Fritz Frohlke, General Manager, Enterprise Great Lake Taupō (EGLT) says that when Desi approached him, he made sure to follow up because hers is a high value business. “Although Desi chose Taupō because her directors love skiing, from our perspective, Power Business Services is a great match for the district.” EGLT’s core purpose is to work with businesses to facilitate opportunities for job creation. Fritz paved the path for Desi to quickly link to the appropriate Taupō business channels. He says: “She wanted to connect with local business so we introduced her to networks and her first 20 Taupō clients.” Fritz, who has had the role for three years, is often asked why it is necessary to attract business to the district. His response is that developing our economy is about ensuring affordability and sustainability for the community. “Communities expect councils to provide good-quality local infrastructure and facilities such as pools and libraries that enable them to enjoy a quality lifestyle. Those public services come at a price in the form of rates.”


Desi’s that offer technology jobs is a great incentive for people to come and stay.” “We are focused on attracting the right businesses to the region, that can offer meaningful career opportunities.” “We know that tourism, agriculture, forestry and geothermal are the Taupō district’s cornerstone industries,” Fritz says. “The most valuable one however, which is unique to our area, is the direct use of geothermal energy as demonstrated by the success of Miraka and Tenon.” The use of sustainable and cost effective energy is a worldwide issue, and the Taupō region is blessed with lots of it. This is what sets Taupō apart from any other region in New Zealand and Enterprise Great Lake Taupō is working to attract energy-reliant businesses to the region. FOR MORE INFORMATION GO TO:

He suggests that growing the ratepayer base and spreading rates across a greater number of people and businesses is one solution to managing rates affordability. Today, too, councils worry about the shrinking population base and the longterm economic impact as young people flee to cities for greater job options. “We need business enterprise to keep and attract people here. Businesses like RIGHT: Fritz' job is to facilitate opportunities for the district. ISSUE#01 G R E A T O P P O R T U N I T I E S . C O . N Z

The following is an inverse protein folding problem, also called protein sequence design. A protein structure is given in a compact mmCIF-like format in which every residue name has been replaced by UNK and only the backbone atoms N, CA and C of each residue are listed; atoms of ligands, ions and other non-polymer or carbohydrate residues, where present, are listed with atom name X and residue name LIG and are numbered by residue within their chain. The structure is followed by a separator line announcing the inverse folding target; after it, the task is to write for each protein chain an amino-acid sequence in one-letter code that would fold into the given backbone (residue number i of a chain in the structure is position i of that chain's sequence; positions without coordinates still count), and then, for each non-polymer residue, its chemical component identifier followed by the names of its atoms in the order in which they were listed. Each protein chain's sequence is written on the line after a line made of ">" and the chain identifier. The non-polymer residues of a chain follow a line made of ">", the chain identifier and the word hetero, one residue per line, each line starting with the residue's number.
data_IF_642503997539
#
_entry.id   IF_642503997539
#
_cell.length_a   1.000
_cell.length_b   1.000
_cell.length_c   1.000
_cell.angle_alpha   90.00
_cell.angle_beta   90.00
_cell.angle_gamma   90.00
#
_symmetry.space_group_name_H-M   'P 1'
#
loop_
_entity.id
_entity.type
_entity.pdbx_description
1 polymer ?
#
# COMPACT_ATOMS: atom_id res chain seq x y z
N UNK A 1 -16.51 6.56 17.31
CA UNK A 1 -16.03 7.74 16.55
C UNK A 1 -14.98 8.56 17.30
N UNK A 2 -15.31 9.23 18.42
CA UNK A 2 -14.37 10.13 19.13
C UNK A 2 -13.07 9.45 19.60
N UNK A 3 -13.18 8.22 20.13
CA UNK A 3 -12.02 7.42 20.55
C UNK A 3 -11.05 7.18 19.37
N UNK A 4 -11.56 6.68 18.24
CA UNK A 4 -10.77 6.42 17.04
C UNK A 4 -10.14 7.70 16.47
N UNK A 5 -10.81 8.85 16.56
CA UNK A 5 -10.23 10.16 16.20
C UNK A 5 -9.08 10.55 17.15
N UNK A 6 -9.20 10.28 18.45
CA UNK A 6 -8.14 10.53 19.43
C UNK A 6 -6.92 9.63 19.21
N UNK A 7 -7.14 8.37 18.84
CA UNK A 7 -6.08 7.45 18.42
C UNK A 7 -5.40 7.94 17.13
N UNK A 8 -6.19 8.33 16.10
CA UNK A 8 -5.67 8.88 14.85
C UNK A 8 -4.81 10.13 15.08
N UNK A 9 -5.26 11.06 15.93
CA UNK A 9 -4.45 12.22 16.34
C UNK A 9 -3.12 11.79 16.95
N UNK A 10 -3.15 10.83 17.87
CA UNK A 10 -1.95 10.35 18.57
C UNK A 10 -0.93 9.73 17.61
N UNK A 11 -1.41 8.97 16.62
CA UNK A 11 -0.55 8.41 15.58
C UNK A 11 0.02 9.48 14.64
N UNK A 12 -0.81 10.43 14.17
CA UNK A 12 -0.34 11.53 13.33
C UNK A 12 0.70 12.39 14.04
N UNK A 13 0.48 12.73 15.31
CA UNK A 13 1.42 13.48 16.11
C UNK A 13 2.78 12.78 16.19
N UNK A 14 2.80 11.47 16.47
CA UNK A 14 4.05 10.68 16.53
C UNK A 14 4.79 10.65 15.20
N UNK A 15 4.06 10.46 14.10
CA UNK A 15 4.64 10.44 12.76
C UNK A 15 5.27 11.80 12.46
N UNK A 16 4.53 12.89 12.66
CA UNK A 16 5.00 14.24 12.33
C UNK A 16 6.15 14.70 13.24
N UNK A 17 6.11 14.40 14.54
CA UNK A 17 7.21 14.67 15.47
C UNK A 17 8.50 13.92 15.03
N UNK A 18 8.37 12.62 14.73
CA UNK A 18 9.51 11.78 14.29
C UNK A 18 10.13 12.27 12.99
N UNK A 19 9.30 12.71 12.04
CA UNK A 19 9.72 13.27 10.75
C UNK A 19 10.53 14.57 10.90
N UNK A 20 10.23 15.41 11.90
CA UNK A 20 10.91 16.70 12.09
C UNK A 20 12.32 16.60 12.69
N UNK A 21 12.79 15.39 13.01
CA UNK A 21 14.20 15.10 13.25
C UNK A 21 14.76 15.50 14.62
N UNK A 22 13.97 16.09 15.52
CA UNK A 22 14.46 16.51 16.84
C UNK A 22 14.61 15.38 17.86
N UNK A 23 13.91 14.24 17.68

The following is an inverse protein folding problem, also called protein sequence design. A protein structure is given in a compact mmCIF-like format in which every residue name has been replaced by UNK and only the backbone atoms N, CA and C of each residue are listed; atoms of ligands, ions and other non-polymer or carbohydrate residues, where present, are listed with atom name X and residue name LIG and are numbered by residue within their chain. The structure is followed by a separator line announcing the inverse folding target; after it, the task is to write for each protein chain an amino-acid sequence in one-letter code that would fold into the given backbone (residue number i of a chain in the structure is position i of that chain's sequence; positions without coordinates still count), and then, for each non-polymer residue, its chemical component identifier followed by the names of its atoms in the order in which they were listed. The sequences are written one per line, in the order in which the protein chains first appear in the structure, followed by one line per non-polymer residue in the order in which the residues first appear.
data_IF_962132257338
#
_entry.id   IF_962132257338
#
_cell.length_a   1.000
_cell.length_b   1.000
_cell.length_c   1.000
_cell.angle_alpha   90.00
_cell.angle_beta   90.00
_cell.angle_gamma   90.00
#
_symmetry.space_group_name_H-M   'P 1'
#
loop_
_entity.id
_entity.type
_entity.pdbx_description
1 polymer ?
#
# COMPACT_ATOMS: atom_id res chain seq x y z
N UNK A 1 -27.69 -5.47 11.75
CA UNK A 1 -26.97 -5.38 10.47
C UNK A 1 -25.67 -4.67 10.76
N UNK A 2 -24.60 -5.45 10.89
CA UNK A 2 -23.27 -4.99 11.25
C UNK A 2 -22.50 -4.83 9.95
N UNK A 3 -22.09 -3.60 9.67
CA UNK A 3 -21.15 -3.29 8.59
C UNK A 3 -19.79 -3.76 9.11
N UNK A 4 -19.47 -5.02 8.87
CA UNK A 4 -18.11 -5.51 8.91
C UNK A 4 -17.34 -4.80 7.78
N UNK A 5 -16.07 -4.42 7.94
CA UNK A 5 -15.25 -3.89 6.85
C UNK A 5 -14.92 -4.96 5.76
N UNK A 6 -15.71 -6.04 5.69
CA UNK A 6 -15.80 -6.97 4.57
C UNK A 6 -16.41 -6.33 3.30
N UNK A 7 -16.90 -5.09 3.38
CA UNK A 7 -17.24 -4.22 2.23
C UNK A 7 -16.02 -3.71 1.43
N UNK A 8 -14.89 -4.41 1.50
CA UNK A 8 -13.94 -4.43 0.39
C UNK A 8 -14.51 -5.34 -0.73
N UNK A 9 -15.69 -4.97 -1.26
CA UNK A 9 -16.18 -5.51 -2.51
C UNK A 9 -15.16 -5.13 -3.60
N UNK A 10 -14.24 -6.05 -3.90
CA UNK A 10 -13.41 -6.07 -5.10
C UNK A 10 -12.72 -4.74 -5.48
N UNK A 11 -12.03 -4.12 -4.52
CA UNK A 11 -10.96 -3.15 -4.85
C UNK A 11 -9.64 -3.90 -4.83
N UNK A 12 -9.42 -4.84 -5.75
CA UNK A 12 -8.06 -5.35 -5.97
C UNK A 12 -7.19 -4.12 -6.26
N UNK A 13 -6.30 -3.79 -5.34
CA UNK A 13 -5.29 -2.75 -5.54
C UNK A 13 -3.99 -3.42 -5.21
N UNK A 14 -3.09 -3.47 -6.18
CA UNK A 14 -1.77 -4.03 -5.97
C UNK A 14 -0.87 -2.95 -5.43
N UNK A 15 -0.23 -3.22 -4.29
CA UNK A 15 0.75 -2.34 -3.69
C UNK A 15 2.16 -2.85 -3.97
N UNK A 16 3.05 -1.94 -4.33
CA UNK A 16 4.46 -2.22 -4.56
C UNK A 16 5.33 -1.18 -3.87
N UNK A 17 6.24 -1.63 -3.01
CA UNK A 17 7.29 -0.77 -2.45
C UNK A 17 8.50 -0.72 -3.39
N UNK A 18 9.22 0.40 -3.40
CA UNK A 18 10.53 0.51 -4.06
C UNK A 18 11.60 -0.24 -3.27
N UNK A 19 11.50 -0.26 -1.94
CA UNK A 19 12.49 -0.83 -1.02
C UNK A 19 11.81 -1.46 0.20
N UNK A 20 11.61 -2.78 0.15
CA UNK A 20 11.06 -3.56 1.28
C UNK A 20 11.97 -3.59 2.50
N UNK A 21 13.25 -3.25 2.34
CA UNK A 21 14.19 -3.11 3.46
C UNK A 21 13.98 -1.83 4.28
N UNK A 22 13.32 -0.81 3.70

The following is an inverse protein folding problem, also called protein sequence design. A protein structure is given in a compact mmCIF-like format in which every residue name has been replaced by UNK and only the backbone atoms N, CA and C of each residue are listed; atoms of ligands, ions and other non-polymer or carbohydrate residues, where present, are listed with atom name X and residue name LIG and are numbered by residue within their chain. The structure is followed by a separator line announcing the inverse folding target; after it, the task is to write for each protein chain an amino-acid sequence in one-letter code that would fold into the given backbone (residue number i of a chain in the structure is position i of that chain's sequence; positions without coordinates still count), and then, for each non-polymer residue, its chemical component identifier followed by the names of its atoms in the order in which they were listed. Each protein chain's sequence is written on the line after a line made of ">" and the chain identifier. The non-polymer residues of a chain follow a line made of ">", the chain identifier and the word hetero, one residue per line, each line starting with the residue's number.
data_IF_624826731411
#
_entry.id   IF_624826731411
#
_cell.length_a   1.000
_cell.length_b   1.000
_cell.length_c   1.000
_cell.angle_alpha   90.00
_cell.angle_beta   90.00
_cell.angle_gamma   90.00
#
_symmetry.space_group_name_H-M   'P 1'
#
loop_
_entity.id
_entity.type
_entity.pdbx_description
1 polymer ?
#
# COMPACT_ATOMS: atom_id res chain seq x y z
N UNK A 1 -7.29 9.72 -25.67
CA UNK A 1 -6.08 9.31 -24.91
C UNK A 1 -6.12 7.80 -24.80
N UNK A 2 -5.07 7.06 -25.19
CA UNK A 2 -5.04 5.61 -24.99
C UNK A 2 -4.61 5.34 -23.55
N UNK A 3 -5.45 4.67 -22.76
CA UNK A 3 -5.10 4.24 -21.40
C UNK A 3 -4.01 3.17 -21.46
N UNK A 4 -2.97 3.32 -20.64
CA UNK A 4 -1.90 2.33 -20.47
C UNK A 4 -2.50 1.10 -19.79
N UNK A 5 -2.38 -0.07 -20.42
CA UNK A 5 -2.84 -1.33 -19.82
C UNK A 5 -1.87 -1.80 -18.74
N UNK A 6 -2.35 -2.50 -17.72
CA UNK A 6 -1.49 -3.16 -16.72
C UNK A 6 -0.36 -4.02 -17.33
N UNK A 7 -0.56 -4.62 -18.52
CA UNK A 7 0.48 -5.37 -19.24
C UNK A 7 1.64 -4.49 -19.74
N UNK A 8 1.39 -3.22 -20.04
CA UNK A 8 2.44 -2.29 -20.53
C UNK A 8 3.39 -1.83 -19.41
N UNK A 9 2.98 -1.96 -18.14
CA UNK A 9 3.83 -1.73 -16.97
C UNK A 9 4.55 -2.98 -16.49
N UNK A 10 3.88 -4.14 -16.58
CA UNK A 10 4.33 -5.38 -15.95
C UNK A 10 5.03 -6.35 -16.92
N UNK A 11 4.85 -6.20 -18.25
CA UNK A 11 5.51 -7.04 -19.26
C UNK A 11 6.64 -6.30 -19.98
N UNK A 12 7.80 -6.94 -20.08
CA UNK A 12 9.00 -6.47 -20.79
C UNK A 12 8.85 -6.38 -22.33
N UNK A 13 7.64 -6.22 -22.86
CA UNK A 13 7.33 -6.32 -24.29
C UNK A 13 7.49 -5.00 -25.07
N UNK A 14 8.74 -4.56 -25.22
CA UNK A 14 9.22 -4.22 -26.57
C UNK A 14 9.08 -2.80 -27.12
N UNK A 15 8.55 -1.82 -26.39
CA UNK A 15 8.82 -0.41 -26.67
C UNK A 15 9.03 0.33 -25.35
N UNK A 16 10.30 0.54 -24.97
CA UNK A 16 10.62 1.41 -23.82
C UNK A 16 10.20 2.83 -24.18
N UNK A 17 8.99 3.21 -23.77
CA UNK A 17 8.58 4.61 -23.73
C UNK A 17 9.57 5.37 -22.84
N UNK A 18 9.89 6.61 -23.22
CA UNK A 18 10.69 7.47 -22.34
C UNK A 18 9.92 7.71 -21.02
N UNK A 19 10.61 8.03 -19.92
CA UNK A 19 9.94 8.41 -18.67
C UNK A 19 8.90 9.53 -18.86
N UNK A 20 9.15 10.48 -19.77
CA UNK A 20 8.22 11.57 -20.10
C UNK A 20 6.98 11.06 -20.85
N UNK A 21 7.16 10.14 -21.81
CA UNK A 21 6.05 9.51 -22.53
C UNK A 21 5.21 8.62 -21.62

Growing automotive brand distributing NZ wide STORY LIANNE FRASER


nland distribution hubs are a growing trend internationally. And SsangYong New Zealand, known for its innovation and quality vehicles at great value, leads the way in Taupō proving that a multi-million dollar business can flourish away from the main trunk line. In fact that’s the point. Well, one of the very sound reasons why father and son team, Rick and Deon Cooper invested $10 million to establish the distributorship in the central North Island. “The big brand motor vehicle distributors have around 1500 cars stored in Auckland,” Deon, Managing Director of SsangYong New Zealand, says. “They pay by the day per car.” With calculator poised he does the maths. “That’s around $1.6 million in storage a year. It’s nowhere near that price here, it’s just that people in Auckland haven’t woken up to that fact yet.”


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It’s the central North Island location with efficient links to the ports of Tauranga and Napier and all points south that makes Taupō an ideal distribution centre for a brand that’s going from strength to strength, overtaking Peugeot and chasing Subaru in vehicle sales. In 2010, 112 vehicles were sold. This year they’re on target to sell at least 1200. The Coopers are known for their enthusiasm in the motor vehicle industry. Twice mayor of Taupō, Rick has been involved in the motor trade for more than 40 years and there’s not much he doesn’t know about the business. SsangYong has a long history, too, first as the Ha Dong-Hwan Motor Workshop, established in 1954 in